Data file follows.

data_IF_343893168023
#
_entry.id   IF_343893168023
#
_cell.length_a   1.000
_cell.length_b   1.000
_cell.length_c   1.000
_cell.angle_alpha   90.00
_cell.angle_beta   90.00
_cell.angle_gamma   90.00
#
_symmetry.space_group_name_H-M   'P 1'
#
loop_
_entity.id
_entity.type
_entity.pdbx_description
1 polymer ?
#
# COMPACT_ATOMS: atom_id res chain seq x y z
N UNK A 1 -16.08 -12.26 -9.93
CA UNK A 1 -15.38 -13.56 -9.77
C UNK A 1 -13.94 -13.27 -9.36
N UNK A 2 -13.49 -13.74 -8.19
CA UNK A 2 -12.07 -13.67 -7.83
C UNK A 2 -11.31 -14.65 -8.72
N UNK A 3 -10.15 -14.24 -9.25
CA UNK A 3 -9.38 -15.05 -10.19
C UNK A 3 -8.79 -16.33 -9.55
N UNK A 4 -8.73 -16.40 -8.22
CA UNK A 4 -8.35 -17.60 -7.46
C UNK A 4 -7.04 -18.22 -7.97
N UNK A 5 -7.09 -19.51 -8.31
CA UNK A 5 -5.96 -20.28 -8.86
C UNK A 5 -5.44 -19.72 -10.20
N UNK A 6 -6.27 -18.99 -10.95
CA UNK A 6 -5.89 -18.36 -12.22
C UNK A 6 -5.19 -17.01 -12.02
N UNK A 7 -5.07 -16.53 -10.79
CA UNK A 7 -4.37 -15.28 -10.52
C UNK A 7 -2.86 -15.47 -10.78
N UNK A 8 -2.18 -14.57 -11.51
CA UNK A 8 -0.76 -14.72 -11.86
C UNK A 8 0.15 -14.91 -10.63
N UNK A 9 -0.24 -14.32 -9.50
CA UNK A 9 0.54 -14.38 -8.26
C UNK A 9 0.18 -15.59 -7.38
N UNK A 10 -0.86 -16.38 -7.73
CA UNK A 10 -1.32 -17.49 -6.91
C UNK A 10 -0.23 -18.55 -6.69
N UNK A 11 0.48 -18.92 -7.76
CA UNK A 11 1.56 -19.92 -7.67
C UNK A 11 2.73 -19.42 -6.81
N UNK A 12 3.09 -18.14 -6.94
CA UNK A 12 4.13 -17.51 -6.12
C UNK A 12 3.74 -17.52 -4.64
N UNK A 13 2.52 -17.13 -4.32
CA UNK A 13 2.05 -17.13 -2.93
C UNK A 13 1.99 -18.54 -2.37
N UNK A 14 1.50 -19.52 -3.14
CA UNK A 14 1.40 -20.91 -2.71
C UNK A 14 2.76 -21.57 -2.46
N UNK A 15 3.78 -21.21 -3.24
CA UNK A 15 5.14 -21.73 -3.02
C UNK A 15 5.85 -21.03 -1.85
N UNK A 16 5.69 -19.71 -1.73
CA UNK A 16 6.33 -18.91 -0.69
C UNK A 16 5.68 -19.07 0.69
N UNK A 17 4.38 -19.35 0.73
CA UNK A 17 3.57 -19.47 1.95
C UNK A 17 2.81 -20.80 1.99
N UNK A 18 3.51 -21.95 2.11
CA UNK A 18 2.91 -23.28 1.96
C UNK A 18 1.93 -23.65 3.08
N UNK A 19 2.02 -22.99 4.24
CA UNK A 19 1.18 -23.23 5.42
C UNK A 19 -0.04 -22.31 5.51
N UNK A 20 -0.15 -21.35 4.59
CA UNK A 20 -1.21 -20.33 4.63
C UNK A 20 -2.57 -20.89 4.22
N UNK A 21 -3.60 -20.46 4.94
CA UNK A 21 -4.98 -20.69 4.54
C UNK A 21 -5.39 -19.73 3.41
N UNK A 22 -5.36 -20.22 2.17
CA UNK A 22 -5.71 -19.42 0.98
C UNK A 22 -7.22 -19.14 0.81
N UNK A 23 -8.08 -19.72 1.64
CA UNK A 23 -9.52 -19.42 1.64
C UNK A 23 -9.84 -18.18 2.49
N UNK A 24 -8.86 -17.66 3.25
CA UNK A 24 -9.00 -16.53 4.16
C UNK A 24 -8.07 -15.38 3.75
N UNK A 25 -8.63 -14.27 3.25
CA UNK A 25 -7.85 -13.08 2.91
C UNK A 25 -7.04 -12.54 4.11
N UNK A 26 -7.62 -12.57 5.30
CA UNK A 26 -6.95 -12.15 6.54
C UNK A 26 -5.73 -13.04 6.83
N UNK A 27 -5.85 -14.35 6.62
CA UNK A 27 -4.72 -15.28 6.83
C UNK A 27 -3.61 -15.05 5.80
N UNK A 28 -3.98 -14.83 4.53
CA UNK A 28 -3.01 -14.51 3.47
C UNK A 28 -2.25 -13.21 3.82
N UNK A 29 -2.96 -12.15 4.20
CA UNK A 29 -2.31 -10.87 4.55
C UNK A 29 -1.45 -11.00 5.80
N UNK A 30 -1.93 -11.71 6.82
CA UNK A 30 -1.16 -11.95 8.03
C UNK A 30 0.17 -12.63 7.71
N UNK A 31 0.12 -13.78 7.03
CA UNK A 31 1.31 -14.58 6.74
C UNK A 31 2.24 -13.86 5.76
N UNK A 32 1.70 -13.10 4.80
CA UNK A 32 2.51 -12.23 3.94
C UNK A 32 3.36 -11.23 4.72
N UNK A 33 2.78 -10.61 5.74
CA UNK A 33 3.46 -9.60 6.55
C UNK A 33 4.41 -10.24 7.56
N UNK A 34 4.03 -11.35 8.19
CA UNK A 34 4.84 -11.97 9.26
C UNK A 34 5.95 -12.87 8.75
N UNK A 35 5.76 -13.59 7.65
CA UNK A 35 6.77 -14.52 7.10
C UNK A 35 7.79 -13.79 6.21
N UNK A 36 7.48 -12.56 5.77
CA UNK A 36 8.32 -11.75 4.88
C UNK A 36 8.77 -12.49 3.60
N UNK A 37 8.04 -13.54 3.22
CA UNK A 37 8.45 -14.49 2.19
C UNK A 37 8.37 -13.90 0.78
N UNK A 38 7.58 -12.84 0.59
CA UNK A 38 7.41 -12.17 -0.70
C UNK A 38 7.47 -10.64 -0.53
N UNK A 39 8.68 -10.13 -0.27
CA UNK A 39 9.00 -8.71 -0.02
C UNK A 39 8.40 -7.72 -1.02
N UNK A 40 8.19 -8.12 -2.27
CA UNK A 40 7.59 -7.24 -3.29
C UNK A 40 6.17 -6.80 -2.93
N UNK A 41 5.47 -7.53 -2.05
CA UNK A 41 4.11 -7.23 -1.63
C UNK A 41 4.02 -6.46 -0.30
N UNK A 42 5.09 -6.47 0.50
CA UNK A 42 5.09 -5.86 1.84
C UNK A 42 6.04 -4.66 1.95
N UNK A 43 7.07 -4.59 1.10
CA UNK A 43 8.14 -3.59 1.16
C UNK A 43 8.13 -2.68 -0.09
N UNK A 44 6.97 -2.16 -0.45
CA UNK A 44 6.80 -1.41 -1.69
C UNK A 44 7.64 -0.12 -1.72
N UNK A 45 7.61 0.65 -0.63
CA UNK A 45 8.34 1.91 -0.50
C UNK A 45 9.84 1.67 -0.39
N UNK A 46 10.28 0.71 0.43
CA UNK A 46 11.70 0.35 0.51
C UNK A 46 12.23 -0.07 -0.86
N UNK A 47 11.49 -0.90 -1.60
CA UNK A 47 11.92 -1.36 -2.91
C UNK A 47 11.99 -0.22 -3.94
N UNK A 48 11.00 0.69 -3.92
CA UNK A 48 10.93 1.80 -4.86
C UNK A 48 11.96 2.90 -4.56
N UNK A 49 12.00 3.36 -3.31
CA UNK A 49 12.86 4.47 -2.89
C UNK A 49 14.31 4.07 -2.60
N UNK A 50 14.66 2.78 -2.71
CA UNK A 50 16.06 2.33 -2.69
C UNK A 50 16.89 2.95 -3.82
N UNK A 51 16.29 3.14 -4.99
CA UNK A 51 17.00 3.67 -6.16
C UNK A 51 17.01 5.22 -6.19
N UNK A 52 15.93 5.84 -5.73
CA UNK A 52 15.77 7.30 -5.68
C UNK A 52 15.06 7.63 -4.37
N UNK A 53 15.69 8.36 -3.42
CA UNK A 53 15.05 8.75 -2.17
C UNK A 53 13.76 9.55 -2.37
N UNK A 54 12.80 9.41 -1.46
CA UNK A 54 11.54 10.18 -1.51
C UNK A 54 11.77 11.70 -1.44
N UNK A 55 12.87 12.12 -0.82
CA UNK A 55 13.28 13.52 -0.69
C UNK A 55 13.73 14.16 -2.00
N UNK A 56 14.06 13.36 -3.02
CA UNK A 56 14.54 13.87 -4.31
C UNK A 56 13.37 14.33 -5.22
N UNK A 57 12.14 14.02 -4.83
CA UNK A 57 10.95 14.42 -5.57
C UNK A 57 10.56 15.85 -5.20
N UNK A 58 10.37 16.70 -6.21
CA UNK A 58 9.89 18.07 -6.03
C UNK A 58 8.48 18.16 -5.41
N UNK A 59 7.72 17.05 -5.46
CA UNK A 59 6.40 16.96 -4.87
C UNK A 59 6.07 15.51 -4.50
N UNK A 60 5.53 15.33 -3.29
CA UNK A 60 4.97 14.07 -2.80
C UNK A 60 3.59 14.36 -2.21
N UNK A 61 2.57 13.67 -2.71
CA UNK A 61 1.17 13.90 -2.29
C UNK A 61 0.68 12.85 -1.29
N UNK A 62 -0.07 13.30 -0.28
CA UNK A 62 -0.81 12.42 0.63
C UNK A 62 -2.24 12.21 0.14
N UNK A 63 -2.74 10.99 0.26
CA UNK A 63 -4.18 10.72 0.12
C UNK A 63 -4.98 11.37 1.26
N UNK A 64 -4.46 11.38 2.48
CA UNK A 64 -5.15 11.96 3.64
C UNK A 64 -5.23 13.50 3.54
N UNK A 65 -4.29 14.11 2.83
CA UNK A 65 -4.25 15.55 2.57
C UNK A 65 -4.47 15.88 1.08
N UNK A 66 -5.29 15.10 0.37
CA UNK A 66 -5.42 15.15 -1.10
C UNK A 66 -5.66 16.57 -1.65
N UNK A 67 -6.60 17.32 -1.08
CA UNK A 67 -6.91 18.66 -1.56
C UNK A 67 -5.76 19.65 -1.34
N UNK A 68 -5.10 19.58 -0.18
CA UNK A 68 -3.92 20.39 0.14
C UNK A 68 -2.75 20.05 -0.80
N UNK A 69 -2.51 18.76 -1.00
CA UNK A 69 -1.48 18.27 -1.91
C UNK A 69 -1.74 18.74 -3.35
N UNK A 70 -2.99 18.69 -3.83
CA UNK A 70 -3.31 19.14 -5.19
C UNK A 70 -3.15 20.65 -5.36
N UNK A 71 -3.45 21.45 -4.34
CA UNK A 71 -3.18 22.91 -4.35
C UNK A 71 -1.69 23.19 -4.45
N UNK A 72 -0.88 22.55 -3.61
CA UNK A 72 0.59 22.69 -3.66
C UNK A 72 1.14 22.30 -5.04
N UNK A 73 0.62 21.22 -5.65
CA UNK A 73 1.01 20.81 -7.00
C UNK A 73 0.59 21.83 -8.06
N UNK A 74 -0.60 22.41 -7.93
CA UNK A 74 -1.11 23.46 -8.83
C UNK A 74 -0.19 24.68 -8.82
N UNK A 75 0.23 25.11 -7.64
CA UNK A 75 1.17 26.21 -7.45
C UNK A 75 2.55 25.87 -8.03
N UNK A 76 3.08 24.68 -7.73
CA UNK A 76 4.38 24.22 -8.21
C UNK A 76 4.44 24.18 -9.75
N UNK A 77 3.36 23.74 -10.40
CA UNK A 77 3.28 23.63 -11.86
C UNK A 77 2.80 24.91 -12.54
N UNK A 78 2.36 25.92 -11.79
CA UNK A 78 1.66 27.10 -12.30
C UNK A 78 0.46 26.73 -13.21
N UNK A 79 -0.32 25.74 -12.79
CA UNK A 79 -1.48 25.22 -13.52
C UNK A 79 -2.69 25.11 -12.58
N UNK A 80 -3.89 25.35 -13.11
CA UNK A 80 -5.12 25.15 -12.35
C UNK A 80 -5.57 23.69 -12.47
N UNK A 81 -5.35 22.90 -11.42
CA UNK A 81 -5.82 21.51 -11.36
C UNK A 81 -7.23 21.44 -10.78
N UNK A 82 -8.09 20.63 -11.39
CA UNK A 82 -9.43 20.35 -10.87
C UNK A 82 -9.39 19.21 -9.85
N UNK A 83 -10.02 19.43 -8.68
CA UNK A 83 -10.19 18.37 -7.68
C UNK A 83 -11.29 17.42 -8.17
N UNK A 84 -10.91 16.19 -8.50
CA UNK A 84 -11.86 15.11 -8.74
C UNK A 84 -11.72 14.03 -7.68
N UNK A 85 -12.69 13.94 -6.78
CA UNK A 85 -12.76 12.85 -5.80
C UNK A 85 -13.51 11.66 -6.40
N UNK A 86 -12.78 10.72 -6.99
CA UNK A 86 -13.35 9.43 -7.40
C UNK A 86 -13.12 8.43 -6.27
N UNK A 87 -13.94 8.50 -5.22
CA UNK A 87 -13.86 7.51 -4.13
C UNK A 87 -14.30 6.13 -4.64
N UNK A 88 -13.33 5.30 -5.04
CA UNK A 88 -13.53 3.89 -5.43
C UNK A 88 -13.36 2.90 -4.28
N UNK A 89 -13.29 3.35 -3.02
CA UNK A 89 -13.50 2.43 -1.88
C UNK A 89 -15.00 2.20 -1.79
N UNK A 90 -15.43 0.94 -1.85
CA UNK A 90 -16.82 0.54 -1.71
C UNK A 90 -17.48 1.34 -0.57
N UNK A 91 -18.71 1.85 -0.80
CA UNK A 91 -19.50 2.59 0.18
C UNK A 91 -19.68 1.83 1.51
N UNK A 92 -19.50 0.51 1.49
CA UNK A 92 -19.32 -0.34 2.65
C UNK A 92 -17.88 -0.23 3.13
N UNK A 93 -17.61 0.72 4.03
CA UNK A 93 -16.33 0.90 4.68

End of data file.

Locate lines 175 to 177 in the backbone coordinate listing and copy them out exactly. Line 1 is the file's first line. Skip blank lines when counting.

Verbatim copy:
CA UNK A 52 15.77 7.30 -5.68
C UNK A 52 15.06 7.63 -4.37
N UNK A 53 15.69 8.36 -3.42